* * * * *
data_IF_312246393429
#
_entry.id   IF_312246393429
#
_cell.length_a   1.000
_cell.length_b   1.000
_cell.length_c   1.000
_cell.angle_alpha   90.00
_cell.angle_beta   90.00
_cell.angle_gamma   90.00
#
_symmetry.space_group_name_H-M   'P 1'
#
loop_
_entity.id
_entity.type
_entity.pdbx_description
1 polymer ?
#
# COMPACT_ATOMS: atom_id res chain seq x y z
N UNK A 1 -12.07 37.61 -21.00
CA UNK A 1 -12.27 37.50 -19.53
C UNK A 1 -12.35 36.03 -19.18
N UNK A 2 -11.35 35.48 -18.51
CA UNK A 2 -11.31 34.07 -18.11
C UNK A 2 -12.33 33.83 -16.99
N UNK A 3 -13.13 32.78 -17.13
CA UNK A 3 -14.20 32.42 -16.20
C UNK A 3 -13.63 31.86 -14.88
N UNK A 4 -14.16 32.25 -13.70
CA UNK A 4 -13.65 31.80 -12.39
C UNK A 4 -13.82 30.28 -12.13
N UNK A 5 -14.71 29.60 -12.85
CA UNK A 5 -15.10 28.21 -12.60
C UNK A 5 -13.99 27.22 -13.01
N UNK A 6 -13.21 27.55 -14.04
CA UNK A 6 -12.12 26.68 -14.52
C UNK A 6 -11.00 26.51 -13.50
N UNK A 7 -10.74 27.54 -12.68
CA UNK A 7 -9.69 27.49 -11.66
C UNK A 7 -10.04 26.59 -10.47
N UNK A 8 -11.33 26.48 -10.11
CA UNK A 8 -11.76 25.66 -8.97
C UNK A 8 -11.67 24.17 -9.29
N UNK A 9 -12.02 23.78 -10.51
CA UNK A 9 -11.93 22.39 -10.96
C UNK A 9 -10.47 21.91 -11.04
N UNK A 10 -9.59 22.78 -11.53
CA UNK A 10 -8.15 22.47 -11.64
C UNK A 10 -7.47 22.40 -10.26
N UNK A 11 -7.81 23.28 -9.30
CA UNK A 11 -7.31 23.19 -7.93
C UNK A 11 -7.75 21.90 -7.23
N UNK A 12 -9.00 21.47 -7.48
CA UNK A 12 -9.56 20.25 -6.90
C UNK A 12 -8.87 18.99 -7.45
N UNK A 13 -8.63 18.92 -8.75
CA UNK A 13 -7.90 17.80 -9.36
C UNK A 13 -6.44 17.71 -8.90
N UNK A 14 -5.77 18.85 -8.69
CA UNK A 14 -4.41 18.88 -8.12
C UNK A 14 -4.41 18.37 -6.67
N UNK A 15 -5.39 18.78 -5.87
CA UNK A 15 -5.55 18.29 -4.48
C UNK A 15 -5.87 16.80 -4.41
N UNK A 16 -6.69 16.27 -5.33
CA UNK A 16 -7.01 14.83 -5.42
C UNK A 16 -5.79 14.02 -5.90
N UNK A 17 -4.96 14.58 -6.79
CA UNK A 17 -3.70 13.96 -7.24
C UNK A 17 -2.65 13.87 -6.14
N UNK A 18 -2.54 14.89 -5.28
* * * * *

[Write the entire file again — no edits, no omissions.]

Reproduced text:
data_IF_312246393429
#
_entry.id   IF_312246393429
#
_cell.length_a   1.000
_cell.length_b   1.000
_cell.length_c   1.000
_cell.angle_alpha   90.00
_cell.angle_beta   90.00
_cell.angle_gamma   90.00
#
_symmetry.space_group_name_H-M   'P 1'
#
loop_
_entity.id
_entity.type
_entity.pdbx_description
1 polymer ?
#
# COMPACT_ATOMS: atom_id res chain seq x y z
N UNK A 1 -12.07 37.61 -21.00
CA UNK A 1 -12.27 37.50 -19.53
C UNK A 1 -12.35 36.03 -19.18
N UNK A 2 -11.35 35.48 -18.51
CA UNK A 2 -11.31 34.07 -18.11
C UNK A 2 -12.33 33.83 -16.99
N UNK A 3 -13.13 32.78 -17.13
CA UNK A 3 -14.20 32.42 -16.20
C UNK A 3 -13.63 31.86 -14.88
N UNK A 4 -14.16 32.25 -13.70
CA UNK A 4 -13.65 31.80 -12.39
C UNK A 4 -13.82 30.28 -12.13
N UNK A 5 -14.71 29.60 -12.85
CA UNK A 5 -15.10 28.21 -12.60
C UNK A 5 -13.99 27.22 -13.01
N UNK A 6 -13.21 27.55 -14.04
CA UNK A 6 -12.12 26.68 -14.52
C UNK A 6 -11.00 26.51 -13.50
N UNK A 7 -10.74 27.54 -12.68
CA UNK A 7 -9.69 27.49 -11.66
C UNK A 7 -10.04 26.59 -10.47
N UNK A 8 -11.33 26.48 -10.11
CA UNK A 8 -11.76 25.66 -8.97
C UNK A 8 -11.67 24.17 -9.29
N UNK A 9 -12.02 23.78 -10.51
CA UNK A 9 -11.93 22.39 -10.96
C UNK A 9 -10.47 21.91 -11.04
N UNK A 10 -9.59 22.78 -11.53
CA UNK A 10 -8.15 22.47 -11.64
C UNK A 10 -7.47 22.40 -10.26
N UNK A 11 -7.81 23.28 -9.30
CA UNK A 11 -7.31 23.19 -7.93
C UNK A 11 -7.75 21.90 -7.23
N UNK A 12 -9.00 21.47 -7.48
CA UNK A 12 -9.56 20.25 -6.90
C UNK A 12 -8.87 18.99 -7.45
N UNK A 13 -8.63 18.92 -8.75
CA UNK A 13 -7.90 17.80 -9.36
C UNK A 13 -6.44 17.71 -8.90
N UNK A 14 -5.77 18.85 -8.69
CA UNK A 14 -4.41 18.88 -8.12
C UNK A 14 -4.41 18.37 -6.67
N UNK A 15 -5.39 18.78 -5.87
CA UNK A 15 -5.55 18.29 -4.48
C UNK A 15 -5.87 16.80 -4.41
N UNK A 16 -6.69 16.27 -5.33
CA UNK A 16 -7.01 14.83 -5.42
C UNK A 16 -5.79 14.02 -5.90
N UNK A 17 -4.96 14.58 -6.79
CA UNK A 17 -3.70 13.96 -7.24
C UNK A 17 -2.65 13.87 -6.14
N UNK A 18 -2.54 14.89 -5.28